Corporate manslaughter - is your business at risk?
CORPORATE manslaughter has been high in the news agenda in recent weeks. The offence was created to ensure businesses and organisations can be held properly accountable for very serious health and safety failings resulting in death.
Last month, the director of Wood Treatment Ltd, which ran Bosley Mill in Cheshire, a wood flour mill which made wood chip products, was charged with gross negligence manslaughter following the explosion and devastating fire at the mill in July 2015 which left four employees dead and others injured.
The firm has been charged as a corporate body with corporate manslaughter and both the firm, its director and two managers have been charged with health and safety offences.
So who does corporate manslaughter apply to? Company directors can be held personally liable when there is a gross breach of the duty of care owed to employees where directors have both a collective and individual responsibility towards health and safety.
An organisation may be charged with the offence of corporate manslaughter if there is evidence that it had a duty of care towards the individual and has been grossly negligent in breaching that duty of care resulting in the death of the individual. There must also be evidence that senior directors in the organisation played a large part in that breach.
All employers have a duty of care to their employees or any member of the public. Directors and board members will need to take action in ensuring that the health and safety of employees or members of the public is protected at all times, ensuring that health and safety is recognised as a key business risk and health and safety management is fully integrated into all business decisions.
Organisations should also engage their workforce to promote health and safety conditions, encouraging effective communication at all levels and high-quality training.
Once health and safety risks are effectively identified and managed maintenance through competent advice, monitoring, reporting and review through auditing should be diligently carried out.
There are significant benefits to properly assessing health and safety risks including reduced costs, reduced risks, lower employee turnover rates, fewer accidents, better reputation for corporate responsibility among investors and avoidance of legal action resulting in fines for both the organisation and individuals.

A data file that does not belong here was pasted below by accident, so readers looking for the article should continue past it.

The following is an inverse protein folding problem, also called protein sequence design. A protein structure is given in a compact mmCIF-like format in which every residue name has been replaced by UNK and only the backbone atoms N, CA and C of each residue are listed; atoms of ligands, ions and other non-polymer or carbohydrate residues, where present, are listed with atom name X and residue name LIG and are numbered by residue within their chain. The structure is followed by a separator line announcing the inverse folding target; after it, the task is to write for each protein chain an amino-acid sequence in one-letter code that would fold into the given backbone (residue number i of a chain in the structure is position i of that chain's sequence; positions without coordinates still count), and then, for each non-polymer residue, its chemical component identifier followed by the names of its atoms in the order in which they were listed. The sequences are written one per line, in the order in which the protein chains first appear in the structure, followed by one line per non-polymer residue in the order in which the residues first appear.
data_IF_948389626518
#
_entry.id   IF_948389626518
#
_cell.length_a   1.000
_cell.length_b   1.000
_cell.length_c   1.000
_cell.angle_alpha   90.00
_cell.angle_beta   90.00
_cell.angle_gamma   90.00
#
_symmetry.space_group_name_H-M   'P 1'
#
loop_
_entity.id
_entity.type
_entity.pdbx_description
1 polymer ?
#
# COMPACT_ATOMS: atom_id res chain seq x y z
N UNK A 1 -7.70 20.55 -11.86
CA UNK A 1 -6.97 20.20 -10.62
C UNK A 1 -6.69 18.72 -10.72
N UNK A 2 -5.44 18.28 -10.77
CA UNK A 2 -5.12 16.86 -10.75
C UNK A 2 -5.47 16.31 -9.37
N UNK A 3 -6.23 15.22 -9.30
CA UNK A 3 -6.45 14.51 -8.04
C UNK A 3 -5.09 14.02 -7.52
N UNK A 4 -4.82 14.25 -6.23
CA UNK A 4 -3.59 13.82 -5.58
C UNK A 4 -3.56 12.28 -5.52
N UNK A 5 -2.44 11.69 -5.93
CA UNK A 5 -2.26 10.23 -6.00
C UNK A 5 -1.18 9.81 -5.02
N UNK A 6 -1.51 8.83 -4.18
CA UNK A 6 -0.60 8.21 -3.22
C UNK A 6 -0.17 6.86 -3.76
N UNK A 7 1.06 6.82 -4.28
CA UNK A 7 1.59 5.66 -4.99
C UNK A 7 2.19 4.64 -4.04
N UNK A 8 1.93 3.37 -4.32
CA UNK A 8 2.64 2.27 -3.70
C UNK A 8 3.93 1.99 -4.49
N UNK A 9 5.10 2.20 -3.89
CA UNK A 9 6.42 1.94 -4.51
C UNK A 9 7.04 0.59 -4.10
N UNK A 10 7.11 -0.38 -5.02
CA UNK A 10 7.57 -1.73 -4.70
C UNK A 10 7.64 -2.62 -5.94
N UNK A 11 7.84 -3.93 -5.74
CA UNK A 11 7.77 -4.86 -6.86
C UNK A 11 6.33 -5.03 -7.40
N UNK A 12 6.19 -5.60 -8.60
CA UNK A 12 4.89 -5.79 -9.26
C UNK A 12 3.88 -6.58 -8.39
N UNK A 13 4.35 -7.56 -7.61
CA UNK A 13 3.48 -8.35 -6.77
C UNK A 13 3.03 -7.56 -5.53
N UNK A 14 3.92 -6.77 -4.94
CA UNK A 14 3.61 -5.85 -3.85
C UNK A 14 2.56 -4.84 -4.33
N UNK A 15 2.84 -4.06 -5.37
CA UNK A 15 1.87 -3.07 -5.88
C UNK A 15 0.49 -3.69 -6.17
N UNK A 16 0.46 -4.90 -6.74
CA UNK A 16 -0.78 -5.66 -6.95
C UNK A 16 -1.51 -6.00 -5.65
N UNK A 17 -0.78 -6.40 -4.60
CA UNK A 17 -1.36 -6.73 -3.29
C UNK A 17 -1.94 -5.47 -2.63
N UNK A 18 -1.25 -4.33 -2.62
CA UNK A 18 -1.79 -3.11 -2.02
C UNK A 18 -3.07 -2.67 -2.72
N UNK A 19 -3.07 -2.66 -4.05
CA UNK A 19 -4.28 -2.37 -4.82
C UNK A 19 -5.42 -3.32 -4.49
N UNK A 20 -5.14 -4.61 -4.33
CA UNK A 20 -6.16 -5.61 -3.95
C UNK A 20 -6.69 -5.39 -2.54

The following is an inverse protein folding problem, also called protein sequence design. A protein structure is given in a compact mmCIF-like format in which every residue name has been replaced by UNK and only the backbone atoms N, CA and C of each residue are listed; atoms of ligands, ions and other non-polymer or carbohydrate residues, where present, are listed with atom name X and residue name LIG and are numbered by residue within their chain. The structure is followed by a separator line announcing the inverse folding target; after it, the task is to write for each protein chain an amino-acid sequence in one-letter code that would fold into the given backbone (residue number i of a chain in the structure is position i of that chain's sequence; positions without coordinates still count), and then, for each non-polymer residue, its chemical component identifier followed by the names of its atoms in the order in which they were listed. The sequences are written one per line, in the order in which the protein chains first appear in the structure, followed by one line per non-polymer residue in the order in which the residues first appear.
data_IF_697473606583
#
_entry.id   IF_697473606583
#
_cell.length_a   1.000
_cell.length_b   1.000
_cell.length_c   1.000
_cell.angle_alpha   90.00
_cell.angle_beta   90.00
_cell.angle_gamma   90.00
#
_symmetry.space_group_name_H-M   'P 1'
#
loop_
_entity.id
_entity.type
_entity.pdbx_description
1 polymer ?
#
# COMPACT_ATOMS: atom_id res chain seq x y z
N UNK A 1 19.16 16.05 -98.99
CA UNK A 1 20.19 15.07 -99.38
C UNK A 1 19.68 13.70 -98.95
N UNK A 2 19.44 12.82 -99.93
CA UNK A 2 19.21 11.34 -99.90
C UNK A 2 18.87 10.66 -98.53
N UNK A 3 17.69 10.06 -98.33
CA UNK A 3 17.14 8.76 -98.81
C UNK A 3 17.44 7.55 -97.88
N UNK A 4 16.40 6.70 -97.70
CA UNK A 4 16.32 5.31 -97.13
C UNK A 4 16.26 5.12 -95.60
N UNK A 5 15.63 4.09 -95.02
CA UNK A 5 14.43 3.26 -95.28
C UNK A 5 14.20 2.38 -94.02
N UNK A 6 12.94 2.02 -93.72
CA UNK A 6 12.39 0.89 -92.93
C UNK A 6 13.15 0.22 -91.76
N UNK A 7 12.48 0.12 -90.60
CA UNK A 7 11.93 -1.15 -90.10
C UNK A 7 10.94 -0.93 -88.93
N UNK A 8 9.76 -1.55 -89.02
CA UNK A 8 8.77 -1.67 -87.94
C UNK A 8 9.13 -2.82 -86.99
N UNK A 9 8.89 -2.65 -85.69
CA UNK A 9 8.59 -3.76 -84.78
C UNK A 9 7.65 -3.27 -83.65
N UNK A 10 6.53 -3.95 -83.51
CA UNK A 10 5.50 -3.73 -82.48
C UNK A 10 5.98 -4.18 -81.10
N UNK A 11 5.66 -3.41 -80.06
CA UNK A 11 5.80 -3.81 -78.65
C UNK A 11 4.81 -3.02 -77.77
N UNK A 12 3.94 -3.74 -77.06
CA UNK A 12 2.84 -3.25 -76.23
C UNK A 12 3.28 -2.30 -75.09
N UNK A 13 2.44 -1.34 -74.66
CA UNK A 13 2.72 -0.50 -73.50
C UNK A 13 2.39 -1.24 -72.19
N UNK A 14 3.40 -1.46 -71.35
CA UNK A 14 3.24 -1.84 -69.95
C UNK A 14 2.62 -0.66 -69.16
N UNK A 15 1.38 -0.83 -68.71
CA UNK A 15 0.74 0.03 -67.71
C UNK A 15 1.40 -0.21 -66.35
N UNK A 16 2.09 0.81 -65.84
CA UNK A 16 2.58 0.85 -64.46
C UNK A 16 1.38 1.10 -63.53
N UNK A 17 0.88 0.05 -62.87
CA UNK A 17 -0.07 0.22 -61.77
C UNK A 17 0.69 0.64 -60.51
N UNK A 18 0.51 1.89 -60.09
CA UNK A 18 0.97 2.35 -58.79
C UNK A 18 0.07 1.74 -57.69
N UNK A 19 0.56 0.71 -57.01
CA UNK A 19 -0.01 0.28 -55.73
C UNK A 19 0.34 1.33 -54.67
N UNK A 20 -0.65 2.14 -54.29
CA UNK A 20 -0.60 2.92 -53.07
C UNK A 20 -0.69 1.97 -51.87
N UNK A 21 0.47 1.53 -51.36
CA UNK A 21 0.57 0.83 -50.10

If convicted of corporate manslaughter, organisations will face hefty fines depending on their turnover. For example, those with a turnover of between £10m and £50m can face fines of up to £7.5m while those with a turnover of less than £2m can see fines of up to £800,000.
The extent of the fine will be dependent on the degree of risk assumed, the extent of the danger, the size of the organisation and the scale of the offence. Company managers or directors found guilty of breaching their duty of care towards their employees can also be imprisoned for up to two years.
In one case, an employee crushed by a dangerously high stack of aircraft parts resulted in a fine of £600,000 for the employer. In another case, a geologist died when an unsupported trial pit he had been working in alone caved in at a development site, resulting in a fine of £385,000 for his employer.
These fines are imposed to reflect the gravity of the offences and to have a deterrent effect on companies who are encouraged to adhere to health and safety guidelines as set by the Health and Safety Executive.
It's vital that companies and organisations carry out regular risk assessments and keep their health and safety procedures up to date to avoid a grave situation. If this is not something already in place, you need to act now.
:: Sam Francey (email@example.com) is a solicitor in John McKee (www.jmckee.co.uk) specialising in health and safety law and insurance disputes